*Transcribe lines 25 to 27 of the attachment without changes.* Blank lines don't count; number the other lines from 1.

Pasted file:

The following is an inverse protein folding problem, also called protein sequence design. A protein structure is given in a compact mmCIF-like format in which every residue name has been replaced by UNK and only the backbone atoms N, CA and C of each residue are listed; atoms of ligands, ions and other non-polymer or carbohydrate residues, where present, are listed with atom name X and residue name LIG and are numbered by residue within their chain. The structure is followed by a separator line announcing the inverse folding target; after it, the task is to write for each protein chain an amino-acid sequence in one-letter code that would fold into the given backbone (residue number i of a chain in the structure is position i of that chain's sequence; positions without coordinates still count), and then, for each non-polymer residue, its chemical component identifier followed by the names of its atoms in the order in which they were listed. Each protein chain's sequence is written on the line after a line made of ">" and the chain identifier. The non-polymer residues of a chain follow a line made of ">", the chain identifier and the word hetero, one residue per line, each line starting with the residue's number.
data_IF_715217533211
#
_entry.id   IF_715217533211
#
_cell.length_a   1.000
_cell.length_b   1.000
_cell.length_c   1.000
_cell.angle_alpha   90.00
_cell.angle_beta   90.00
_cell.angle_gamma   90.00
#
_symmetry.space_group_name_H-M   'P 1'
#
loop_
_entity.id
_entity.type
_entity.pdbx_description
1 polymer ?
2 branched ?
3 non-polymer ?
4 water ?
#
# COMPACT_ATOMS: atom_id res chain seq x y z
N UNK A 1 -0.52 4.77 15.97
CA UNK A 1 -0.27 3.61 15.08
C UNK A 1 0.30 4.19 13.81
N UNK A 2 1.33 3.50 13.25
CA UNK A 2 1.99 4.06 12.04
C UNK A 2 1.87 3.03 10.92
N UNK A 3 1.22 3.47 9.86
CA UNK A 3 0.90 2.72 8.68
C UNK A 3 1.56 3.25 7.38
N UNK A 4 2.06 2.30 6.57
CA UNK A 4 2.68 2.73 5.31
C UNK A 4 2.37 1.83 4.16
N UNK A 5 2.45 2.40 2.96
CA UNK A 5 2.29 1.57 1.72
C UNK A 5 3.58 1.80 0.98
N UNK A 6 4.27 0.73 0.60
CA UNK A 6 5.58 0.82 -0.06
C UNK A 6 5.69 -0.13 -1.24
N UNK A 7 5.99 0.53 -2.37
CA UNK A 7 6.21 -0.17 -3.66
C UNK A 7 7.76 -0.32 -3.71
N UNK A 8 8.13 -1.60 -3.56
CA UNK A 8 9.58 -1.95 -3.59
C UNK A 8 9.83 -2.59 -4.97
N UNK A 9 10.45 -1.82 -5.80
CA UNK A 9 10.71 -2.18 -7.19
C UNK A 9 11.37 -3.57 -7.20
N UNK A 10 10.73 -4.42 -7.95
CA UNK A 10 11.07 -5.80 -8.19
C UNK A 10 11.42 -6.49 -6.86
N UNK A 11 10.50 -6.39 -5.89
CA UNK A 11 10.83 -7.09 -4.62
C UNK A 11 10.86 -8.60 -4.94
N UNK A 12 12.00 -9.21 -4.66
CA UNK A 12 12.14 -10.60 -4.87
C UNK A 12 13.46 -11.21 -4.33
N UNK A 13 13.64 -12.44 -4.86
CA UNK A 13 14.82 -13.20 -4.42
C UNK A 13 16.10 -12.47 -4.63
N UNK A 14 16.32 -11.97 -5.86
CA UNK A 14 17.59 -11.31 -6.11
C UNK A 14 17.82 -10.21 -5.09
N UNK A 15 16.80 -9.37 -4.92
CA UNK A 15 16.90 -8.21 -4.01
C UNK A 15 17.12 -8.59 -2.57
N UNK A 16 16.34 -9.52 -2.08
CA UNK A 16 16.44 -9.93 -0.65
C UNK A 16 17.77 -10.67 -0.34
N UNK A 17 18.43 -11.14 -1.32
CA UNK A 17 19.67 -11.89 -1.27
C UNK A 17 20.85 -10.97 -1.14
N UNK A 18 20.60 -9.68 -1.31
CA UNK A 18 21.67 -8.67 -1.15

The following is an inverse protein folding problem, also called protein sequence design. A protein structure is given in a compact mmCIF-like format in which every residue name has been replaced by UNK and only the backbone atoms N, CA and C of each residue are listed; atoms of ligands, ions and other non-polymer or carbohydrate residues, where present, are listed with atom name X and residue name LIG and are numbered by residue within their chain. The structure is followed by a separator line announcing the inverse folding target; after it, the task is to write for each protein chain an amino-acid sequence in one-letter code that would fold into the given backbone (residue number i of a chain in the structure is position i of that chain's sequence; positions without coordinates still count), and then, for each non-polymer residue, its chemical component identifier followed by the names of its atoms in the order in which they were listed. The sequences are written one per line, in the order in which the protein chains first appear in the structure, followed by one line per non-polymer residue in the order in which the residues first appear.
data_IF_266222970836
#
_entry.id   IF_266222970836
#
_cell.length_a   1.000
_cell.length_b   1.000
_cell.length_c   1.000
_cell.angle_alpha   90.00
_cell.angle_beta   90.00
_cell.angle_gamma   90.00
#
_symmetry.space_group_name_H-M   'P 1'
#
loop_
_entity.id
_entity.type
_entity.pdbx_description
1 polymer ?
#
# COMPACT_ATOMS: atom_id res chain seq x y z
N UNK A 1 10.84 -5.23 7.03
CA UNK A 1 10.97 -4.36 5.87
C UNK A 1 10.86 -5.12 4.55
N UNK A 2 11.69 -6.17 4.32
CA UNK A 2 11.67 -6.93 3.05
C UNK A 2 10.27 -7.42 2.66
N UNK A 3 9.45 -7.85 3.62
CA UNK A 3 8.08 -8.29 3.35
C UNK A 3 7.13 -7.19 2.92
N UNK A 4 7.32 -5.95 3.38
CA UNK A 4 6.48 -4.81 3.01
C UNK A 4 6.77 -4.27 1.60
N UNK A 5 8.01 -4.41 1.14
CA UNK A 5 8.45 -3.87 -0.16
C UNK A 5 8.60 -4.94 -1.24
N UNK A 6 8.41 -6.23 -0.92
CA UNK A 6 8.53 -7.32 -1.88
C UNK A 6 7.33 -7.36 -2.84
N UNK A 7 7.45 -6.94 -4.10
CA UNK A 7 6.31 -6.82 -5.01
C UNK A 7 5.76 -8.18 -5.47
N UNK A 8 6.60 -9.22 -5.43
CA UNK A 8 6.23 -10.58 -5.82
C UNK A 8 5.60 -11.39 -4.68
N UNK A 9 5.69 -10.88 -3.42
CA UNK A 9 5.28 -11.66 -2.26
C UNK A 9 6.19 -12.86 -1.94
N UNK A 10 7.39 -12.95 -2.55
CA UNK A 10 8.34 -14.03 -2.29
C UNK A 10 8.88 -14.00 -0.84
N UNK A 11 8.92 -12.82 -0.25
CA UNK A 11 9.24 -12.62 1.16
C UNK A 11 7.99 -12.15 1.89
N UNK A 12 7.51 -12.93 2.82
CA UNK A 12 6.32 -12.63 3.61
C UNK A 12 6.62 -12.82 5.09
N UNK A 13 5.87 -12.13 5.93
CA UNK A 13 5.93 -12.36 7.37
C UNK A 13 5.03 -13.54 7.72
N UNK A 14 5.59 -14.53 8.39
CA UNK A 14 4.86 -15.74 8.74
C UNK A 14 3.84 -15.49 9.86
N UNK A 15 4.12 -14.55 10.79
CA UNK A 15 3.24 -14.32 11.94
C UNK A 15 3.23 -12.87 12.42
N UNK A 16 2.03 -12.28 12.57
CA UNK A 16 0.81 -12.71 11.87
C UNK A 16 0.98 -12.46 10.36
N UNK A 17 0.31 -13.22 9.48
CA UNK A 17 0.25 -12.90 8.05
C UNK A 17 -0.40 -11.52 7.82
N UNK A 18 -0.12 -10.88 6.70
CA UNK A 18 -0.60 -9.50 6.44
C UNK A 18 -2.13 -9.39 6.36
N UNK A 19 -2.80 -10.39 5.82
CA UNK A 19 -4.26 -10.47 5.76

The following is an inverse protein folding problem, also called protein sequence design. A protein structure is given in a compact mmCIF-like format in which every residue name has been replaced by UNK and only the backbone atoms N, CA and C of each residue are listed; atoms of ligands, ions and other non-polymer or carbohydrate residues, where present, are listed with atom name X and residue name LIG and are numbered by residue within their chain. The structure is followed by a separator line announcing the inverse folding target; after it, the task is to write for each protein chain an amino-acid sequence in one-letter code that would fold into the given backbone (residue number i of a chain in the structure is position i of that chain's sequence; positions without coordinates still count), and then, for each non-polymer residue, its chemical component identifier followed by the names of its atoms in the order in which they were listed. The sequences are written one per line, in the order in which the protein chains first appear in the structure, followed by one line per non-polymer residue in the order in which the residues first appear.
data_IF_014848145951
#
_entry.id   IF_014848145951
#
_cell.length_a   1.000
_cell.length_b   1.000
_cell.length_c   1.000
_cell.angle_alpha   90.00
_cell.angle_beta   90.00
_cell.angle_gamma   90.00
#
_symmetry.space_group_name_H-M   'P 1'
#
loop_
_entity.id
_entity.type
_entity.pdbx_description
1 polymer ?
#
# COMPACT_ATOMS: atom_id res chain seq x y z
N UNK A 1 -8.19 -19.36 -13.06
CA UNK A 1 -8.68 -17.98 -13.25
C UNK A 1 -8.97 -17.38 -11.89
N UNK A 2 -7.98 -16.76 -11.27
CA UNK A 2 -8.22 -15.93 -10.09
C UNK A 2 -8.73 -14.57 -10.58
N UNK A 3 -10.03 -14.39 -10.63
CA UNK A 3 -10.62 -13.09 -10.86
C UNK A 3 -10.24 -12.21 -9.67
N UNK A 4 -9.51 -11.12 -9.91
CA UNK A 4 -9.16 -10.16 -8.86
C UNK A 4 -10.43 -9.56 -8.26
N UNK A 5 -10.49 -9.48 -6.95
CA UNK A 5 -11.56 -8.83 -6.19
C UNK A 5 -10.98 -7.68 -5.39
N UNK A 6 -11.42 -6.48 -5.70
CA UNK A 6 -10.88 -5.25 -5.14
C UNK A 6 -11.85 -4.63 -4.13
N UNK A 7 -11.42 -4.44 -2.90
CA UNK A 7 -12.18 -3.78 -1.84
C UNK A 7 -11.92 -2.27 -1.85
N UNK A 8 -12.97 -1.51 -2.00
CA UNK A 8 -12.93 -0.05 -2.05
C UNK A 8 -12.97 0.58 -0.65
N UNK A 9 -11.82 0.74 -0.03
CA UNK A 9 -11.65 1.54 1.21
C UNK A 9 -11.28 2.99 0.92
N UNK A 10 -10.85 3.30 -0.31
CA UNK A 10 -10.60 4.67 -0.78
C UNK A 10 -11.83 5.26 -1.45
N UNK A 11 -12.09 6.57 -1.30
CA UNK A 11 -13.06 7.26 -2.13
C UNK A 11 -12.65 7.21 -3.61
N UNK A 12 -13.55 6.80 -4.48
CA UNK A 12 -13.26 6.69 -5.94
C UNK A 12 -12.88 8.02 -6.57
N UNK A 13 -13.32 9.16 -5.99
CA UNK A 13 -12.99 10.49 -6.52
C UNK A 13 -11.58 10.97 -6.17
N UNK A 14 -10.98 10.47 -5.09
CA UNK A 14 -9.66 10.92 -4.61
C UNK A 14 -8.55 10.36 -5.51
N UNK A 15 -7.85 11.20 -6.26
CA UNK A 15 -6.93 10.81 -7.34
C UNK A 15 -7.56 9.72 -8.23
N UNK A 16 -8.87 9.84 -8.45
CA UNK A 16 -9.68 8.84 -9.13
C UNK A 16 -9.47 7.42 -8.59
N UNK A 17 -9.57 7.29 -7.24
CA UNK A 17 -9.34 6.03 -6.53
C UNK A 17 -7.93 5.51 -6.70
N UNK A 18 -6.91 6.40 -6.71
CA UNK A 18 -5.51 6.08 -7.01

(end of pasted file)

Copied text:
N UNK A 1 -0.52 4.77 15.97
CA UNK A 1 -0.27 3.61 15.08
C UNK A 1 0.30 4.19 13.81